FE2b 48" N171

Skill Level: Intermediate

More than 455 parts


Scale: 1/12
Prop: two 9x6 pushers
Channels: R/E/A/T
Wheels: Balsa Ply w Neo Tires
Wingspan: 48"
Airfoil Type: flat bottomed
Wing Area: 498 sq in
Cowl: N/A

Designer: M.K. Bengtson

Prototype by: Jon Rider

Weight: ~36 oz
Spinner: N/A
Albatros DIII 36"

Power System: AXI 2217/20 with 9x6 prop

Decals Available

Instruction Manual

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  • Dummy Beardmore engine
  • Dummy pilot figures
  • One piece design
  • Scale pull-pull rudder and elevator linkage



The F.E.2 (Farman Experimental 2) designation actually refers to three distinct designs - although all were pushers based on the general layout employed by the French aircraft designers, the Farman Brothers. The first F.E.2 was developed by the Royal Aircraft Factory in 1911 by "rebuilding" the F.E.1 - a "boxkite" style biplane designed and built by Geoffrey de Havilland before he joined the Factory's staff. A further design with the "F.E.2" designation came out in 1913, but was destroyed in a fatal crash when the pilot, R. Kemp, lost control while in a dive.[1] To avoid confusion - these designs are covered in the article for the F.E.1.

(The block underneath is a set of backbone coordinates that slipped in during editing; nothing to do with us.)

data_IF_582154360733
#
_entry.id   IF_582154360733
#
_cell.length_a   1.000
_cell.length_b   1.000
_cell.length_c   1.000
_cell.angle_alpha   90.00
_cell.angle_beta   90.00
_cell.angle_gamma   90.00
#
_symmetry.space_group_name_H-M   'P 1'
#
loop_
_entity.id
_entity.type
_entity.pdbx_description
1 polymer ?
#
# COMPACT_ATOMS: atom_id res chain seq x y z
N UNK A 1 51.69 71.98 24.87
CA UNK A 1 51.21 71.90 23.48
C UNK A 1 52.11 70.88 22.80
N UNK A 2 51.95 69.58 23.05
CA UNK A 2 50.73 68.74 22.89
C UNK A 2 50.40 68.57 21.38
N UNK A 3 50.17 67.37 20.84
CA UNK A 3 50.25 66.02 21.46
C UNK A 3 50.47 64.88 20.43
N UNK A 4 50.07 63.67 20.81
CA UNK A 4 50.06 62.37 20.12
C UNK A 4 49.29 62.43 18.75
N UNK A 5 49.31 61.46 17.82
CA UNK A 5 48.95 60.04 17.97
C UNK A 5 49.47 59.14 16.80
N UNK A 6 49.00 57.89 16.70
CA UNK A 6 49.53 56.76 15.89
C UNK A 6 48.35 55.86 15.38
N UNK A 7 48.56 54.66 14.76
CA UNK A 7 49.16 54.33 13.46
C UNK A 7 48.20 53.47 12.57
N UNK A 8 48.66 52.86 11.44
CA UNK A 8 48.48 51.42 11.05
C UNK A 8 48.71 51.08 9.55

The F.E.2a that appeared in February 1914 was yet another totally new design, specifically intended as a "fighter". The first production order was placed in August. By this stage, the "pusher" design was becoming obsolete as far as aerodynamic performance was concerned, however, the RFC had not yet solved the problem of firing a machine gun through the propeller of a tractor aircraft (which the Germans were shortly to manage using Anthony Fokker's interrupter gear) and consequently, pushers, with a clear forward field of fire, remained the favoured configuration for fighters.

The first production batch was for 12 of the initial F.E.2a variant,[3] with a large airbrake under the top centre section, and a Green E.6 engine. This was quickly replaced by the main production model, the F.E.2b which was powered by a Beardmore liquid-cooled inline engine, initially the 120 hp (89 kW) version while later F.E.2bs received the 160 hp (119 kW) Beardmore. The airbrake of the "a" having proved unsatisfactory, it was simply omitted.[4] A total of 1,939 F.E.2b/cs were built.[5] The Royal Aircraft Factory itself built only a few, most construction was by private British manufacturers with G & J Weir, Boulton & Paul Ltd and Ransomes, Sims & Jefferies, the main suppliers.